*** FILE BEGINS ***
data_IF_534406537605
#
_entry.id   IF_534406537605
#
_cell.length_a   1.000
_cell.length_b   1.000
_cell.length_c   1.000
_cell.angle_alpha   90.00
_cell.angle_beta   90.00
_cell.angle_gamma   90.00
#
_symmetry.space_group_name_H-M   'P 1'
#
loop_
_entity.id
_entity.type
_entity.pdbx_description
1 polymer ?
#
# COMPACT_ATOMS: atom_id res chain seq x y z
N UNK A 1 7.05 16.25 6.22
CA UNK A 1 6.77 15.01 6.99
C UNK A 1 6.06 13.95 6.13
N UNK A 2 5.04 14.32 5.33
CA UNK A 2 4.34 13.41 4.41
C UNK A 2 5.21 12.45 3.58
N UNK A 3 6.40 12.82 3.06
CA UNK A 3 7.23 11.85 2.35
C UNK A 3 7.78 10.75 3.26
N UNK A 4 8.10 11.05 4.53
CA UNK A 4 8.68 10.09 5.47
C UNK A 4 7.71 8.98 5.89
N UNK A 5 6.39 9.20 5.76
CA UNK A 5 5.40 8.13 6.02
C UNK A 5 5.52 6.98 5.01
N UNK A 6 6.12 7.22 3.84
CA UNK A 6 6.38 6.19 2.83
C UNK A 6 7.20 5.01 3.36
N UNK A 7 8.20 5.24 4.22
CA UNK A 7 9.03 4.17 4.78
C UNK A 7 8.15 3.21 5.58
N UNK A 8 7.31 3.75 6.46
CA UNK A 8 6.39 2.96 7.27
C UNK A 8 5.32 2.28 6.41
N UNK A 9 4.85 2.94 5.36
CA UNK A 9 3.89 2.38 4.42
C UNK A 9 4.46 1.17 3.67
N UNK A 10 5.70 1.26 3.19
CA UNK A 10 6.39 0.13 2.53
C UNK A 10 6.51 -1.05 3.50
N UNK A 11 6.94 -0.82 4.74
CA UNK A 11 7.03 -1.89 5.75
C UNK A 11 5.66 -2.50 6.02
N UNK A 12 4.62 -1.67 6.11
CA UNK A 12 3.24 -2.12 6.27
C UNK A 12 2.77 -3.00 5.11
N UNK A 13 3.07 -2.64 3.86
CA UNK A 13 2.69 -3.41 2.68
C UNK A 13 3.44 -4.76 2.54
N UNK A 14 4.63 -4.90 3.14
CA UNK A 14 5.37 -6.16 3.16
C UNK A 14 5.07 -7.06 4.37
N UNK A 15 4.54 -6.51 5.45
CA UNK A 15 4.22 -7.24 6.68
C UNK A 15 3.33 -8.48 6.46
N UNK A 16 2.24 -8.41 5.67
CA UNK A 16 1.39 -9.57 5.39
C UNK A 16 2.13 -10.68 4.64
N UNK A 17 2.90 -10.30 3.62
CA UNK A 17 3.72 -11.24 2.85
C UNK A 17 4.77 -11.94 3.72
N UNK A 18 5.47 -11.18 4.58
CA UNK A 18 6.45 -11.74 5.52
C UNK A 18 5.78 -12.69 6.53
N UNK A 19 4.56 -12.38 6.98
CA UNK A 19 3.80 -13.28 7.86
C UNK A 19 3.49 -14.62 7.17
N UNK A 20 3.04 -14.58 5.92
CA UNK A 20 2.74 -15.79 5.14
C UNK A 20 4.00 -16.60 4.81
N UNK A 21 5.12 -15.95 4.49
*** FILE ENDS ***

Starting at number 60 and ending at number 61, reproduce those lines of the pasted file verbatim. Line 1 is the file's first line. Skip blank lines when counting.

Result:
N UNK A 14 4.63 -4.90 3.14
CA UNK A 14 5.37 -6.16 3.16